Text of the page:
In response to domestic volumes, management implemented operational efficiency initiatives to reduce costs. This was driven primarily by optimising the thermal energy mix and packaging costs. Overall plant performance for the year was satisfactory, with further improvements expected from current initiatives. Emissions were maintained below 50mg/Nm3 in compliance with permit conditions.

Internally, organisational structures were reviewed to ensure successful execution of the business strategy and support the objective of achieving a high level of localisation by 2020. Developing human capital and local talent remain a high priority to advance key technical skills and entrench our position in the region.

To develop secondary businesses in the country, CIMERWA launched empowerment initiatives focused on creating small and medium enterprises (SMEs) to supply goods and services internally and externally. These include tailoring to manufacture overalls and carpentry to supply furniture to the plant and village. The initiatives reflect the company’s strategy to empower local communities.


Through initiatives to improve safety in the workplace, the 12-month rolling average LTIFR at year-end declined to 0,55, with 60 days since the last safety incident. Good progress is being made on employee training and awareness, equipment redesign and engineering controls to improve safety performance.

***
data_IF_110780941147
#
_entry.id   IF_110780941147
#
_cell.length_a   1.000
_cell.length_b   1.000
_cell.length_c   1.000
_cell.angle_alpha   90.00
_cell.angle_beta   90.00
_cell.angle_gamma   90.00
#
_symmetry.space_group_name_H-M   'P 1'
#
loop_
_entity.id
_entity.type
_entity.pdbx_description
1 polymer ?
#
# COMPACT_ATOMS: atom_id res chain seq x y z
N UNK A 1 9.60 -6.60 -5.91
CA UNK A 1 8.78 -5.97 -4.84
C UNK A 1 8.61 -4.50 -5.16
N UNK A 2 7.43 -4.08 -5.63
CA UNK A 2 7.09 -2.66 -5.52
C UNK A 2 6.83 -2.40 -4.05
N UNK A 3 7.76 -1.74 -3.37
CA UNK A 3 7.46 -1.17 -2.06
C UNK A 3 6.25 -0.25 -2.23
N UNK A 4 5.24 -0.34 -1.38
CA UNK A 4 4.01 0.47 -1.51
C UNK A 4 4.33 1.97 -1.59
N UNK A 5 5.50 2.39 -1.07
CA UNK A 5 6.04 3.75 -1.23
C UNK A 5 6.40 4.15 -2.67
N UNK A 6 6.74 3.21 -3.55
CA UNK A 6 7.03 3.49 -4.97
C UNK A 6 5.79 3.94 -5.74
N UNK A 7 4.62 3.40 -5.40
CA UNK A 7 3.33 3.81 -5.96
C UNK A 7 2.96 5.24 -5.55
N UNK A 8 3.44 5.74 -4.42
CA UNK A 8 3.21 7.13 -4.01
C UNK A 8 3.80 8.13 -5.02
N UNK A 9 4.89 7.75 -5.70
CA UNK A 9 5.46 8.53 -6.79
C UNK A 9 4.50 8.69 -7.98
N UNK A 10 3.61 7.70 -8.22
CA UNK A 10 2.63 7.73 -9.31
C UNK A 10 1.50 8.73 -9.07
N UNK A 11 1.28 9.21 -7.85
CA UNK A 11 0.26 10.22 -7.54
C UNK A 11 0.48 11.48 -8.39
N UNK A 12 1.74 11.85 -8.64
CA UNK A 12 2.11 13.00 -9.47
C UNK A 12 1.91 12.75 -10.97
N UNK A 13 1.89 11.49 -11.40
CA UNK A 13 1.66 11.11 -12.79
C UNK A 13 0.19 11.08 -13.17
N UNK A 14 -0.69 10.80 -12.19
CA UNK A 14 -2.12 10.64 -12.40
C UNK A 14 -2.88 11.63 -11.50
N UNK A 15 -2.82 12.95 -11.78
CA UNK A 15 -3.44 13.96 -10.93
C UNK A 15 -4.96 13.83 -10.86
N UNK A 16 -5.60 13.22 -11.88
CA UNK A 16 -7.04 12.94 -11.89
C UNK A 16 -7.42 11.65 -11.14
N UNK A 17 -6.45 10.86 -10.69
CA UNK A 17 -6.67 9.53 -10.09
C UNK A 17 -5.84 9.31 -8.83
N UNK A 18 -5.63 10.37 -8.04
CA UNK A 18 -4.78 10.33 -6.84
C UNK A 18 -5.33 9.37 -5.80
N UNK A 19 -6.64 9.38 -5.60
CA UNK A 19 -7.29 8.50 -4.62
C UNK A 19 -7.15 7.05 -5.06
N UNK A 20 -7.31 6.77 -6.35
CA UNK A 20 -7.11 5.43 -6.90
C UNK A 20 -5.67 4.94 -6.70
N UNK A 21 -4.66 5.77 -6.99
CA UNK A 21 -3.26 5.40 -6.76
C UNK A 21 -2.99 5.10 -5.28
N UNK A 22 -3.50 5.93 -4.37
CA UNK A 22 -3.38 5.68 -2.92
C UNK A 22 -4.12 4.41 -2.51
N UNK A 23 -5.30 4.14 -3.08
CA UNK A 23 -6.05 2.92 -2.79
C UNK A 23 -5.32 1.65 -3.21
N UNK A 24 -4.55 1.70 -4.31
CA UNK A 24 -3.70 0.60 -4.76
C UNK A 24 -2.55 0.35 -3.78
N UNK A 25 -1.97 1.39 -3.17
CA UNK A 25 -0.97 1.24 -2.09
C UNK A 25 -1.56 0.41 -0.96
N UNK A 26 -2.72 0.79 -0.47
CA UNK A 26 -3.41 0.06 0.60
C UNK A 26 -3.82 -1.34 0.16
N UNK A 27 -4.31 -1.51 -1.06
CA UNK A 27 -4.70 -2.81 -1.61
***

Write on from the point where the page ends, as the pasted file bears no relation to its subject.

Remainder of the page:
According to the Africa Development Bank Group, Rwandan GDP growth for 2017 is expected to average 7,2% and recover strongly in 2018 and beyond. Cement growth should follow a similar trend. The gradual ramp-up of operations and optimisation will continue and the plant should reach full capacity in the next two years, benefiting from its location to supply cement to Rwanda, eastern DRC and Burundi.

Aligned with the government’s national development plans and a growing middle class, cement demand is expected to grow steadily over the medium term. The percentage of the population living in urban settlements is expected to rise from 17% at present to 35% by 2020. In line with national plans, six secondary cities were selected to promote urban development outside of Kigali. Support from the government to promote consumption of Rwanda-made products, protect the local currency and reduce the trade deficit will be key to sustaining local businesses.